January 11, 2007

AP: Discrediting Jamil's Sources

A wise and well-traveled journalist spoke with me via email yesterday regarding the stupidity of mistakes made by the large and the arrogant Goliaths of our world:

...One thing they ALWAYS do, in my experience, is make MAJOR mistakes in the very beginning. Mistakes that are so major that people say, "Nope, that can't be true. They never would do something that stupid." But they do. And then the big people usually rely on intimidation...and if that doesn't work (and it's not with you on this), those initial huge errors they make become HUGE and inescapable...

And so back to the beginning I went, and indeed, the Associated Press seems to have done an excellent job of discrediting Jamil Huss—excuse me, "Jamil XX" on their own. How much did they discredit him?

To the point most rational people would question why he was ever allowed to continue as an Associated Press source at all.

* * *

Do you remember this JunkYardBlog post, where See Dubya marveled at the ability of Captain Jamil XX to be report incidents of violence from literally all over Baghdad?

See Dubya noted:

I think I may have been the first to notice the significance of the wide variety of Baghdad locations from which "Captain Jamil Hussein" had reported incidents of violence to the AP. On November 26th, I said he was
...reporting chaos and mayhem in Sunni and Shiite neighborhoods all over Baghdad--Sadr City, Dora, Mansour, and others.

In other words, it looks less like Capt. Hussein is an eyewitness to this event, and more like he's just an unofficial spokesman. But a spokesman for whom?

(As it turns out, Sadr City is one of the few places in Baghdad he hasn't reported from.) The problem of the geographical plausibility of Captain Hussein's claims has been commented on several times since then, most recently by Lt. Col. Bob Bateman, who noted that the distance between Hurriyah and Yarmouk made him an odd choice to comment authoritatively on the Hurriyah mosque burning:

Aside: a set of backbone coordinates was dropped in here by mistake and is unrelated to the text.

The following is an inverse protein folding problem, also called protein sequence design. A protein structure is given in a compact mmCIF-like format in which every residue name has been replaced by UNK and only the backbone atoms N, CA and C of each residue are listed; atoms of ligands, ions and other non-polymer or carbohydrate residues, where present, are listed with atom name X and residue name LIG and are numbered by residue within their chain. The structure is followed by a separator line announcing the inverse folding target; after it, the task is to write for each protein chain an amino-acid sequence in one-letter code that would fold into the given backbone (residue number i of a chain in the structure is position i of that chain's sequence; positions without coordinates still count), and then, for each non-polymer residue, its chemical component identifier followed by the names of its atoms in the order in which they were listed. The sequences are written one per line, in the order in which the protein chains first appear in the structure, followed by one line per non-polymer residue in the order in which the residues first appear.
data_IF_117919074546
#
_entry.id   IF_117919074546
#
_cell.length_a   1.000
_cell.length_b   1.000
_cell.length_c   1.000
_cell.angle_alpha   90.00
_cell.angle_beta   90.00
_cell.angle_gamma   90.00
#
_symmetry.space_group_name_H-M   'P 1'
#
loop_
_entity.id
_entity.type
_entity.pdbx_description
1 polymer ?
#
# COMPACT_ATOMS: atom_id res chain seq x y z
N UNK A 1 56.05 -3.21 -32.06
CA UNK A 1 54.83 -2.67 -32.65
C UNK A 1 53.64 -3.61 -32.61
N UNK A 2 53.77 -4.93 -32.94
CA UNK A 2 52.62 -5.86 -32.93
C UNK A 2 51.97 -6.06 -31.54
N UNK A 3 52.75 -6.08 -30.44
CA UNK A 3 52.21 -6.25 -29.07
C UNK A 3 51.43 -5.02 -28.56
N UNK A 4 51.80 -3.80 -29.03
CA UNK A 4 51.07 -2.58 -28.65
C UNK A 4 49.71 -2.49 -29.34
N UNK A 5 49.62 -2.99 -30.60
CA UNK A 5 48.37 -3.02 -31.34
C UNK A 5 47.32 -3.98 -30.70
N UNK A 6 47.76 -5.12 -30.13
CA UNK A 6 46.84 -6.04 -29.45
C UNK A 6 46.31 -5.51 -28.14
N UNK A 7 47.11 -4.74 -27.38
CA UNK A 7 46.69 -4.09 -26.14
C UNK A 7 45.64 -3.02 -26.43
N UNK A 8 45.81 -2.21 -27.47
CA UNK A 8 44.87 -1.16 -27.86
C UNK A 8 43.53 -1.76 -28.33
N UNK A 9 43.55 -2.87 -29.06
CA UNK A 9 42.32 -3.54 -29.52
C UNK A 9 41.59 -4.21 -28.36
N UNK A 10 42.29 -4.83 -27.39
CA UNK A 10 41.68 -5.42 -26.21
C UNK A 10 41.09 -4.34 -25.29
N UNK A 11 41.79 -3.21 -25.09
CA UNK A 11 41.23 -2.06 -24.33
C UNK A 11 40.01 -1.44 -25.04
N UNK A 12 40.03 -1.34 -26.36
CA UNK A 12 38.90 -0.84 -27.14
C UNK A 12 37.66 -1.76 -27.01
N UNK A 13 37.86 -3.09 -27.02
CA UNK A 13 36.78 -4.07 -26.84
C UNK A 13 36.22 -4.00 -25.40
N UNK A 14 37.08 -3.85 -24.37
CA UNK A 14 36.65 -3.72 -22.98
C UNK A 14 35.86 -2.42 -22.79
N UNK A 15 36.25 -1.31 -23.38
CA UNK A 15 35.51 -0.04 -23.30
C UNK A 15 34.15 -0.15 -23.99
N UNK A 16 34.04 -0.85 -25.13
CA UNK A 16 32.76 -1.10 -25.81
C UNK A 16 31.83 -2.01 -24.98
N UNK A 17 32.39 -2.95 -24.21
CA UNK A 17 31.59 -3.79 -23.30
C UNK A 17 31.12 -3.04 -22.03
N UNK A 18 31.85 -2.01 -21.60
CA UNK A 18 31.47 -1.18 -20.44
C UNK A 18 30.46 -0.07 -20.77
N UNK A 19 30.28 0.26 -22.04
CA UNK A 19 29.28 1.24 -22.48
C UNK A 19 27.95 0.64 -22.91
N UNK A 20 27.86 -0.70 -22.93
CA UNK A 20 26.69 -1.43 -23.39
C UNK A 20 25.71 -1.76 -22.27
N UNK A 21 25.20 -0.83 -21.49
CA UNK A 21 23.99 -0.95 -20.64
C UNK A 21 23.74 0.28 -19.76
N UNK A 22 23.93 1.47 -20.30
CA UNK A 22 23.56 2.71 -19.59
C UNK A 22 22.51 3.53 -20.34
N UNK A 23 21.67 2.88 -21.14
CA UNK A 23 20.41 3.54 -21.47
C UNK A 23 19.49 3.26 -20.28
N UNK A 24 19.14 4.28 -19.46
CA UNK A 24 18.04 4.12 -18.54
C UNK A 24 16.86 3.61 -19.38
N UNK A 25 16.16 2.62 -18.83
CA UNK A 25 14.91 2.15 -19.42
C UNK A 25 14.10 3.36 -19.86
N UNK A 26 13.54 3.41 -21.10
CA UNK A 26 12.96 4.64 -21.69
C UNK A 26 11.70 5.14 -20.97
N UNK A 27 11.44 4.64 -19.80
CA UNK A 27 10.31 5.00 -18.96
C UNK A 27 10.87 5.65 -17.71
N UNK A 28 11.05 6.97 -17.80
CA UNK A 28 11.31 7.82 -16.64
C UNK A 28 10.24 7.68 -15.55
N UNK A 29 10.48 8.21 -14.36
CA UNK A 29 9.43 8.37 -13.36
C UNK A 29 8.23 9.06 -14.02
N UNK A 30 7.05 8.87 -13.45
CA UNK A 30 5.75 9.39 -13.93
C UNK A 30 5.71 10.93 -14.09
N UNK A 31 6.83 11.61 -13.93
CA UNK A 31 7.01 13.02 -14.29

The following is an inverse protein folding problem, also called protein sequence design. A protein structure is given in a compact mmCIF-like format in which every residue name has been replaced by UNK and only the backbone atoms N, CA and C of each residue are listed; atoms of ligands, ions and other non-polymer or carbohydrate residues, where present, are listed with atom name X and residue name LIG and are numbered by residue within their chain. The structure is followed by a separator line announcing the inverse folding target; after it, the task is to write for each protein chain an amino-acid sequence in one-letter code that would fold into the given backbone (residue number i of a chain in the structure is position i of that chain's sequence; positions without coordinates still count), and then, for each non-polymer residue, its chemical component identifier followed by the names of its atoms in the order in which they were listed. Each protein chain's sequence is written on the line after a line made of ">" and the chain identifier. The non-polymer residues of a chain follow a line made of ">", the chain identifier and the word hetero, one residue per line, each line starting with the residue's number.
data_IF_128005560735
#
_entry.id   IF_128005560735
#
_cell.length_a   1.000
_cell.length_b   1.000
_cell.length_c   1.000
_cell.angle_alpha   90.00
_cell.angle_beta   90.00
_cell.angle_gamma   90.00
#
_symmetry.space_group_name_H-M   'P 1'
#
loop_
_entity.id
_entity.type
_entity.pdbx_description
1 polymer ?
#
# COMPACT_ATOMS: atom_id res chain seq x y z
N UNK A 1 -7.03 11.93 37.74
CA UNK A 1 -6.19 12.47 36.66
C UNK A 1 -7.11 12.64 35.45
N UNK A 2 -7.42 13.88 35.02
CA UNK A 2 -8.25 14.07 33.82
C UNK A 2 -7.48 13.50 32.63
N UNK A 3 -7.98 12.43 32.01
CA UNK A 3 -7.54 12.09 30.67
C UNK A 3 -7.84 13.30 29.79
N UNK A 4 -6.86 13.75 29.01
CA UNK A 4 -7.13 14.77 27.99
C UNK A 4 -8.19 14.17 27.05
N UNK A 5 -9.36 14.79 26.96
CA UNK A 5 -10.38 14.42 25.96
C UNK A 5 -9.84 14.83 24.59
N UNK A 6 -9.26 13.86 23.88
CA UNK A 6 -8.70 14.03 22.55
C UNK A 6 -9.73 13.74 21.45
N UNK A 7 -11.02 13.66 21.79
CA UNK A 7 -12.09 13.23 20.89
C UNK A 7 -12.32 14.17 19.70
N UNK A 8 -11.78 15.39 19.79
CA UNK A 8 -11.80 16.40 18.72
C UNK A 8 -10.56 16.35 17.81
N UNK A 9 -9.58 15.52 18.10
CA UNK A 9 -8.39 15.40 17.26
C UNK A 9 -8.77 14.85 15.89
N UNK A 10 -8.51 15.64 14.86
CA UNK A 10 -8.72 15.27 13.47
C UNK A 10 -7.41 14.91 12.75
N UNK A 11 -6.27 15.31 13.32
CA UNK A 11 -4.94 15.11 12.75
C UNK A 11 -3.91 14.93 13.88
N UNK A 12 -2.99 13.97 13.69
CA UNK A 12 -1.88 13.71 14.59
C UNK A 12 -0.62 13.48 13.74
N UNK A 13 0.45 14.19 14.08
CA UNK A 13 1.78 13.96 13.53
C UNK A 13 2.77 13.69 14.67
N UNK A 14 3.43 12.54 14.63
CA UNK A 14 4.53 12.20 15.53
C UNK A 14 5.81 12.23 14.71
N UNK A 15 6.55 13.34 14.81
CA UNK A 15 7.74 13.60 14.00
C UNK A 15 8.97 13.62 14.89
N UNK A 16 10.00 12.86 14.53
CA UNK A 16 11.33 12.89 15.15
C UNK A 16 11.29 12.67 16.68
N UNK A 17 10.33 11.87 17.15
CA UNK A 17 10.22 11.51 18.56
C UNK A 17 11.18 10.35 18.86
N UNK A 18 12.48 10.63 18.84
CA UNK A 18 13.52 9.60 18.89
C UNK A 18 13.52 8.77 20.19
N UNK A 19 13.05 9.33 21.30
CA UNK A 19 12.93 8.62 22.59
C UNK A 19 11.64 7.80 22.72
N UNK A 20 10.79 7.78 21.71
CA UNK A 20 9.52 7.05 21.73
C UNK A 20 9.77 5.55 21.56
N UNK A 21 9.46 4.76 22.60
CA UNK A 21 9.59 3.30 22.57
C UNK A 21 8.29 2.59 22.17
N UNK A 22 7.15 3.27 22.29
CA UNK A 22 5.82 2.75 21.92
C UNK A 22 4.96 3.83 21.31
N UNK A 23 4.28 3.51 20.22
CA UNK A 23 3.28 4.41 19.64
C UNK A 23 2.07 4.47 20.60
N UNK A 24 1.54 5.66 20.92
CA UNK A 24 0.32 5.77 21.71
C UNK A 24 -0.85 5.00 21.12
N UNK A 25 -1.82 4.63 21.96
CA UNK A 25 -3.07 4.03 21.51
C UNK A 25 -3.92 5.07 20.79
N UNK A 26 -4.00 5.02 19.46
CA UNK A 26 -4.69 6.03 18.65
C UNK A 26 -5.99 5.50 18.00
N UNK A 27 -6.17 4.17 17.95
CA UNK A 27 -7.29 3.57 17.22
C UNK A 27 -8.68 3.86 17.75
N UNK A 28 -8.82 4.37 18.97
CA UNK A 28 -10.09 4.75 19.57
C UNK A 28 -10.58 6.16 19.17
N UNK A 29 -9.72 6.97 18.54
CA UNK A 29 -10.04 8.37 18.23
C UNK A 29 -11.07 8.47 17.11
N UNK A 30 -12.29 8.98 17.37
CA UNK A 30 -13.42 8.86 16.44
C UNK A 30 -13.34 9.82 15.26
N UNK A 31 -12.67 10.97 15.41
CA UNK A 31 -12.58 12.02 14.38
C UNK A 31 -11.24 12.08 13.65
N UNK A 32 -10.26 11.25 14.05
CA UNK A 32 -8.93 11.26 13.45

In other words, in going to their "normal" source for this story, the AP went to the equivalent of a Brooklyn local police precinct for a story that occurred in northern Yonkers! Hello? What would a cop in Brooklyn know about a crime in Yonkers? That's what doesn't make sense to me. (And why didn't the AP reveal, until challenged, that this source was not from the district where the events allegedly occurred, or even from a neighboring district, but is from a moderately distant part of this 7-million-person city?)

Actually, though, it's worse than that. If I can continue Col. Bateman's analogy, since April, the AP has been relying on that same Brooklyn cop for reports on violence in not just Yonkers, but the Bronx, Manhattan, Queens, Staten Island, and Jersey City.

To prove that point, See Dubya and and geoff of Uncommon Misconceptions created the following map.


As you can see, Jamil provided information on incidents of violence from neighborhoods all over Baghdad, and the majority of these reports occurred outside of his jurisdiction.

How far outside of his jurisdiction?

I took the map created by See Dubya and geoff, compared it to the detailed NIMA map, and, as best as I could, filled in the Khadra and Yarmouk districts where the Associated Press claimed Jamil had been stationed, and marked a rough outline of those neighborhoods in red. It is quite logical to expect for police officers to be familiar with, and perhaps on rare occasions even be a witness of, violent crimes in the neighborhoods in which they patrol.

It is also plausible that Jamil might "rub shoulders" with officers in surrounding neighborhoods, and thus have access to stories in the neighborhoods of Ma'mun, Mansur, Qadisyiyah, Ummal, Jahid, Hamra, Firdaws, Hayy at Tayran, al 'Adl, and Andalus. These bordering neighborhoods were noted in orange, as they surrounded the two neighborhoods where the Associated Press says Jamil XX served.

This is the result.


In all of the stories plotted on the map by See Dubya and geoff, six took place in surrounding neighborhoods, only one took place in Yarmouk, and none took place in Khadra.

Time and again, reporters for the Associated Press used Captain Jamil as their source for reports of violence in Baghdad far outside of his jurisdiction. It seems highly likely that almost everything Jamil reported to the Associated Press was second-hand information, provided to him by another party or parties. As a legal matter, this kind of evidence would most likely be considered hearsay, and in most instances, would be inadmissible as evidence.

Obviously, the Associated Press has much lower standards of proof than the legal system would require (presumably even in Durham), but just how low are their standards? Are those standards below what we should expect from a professional news organization that claims: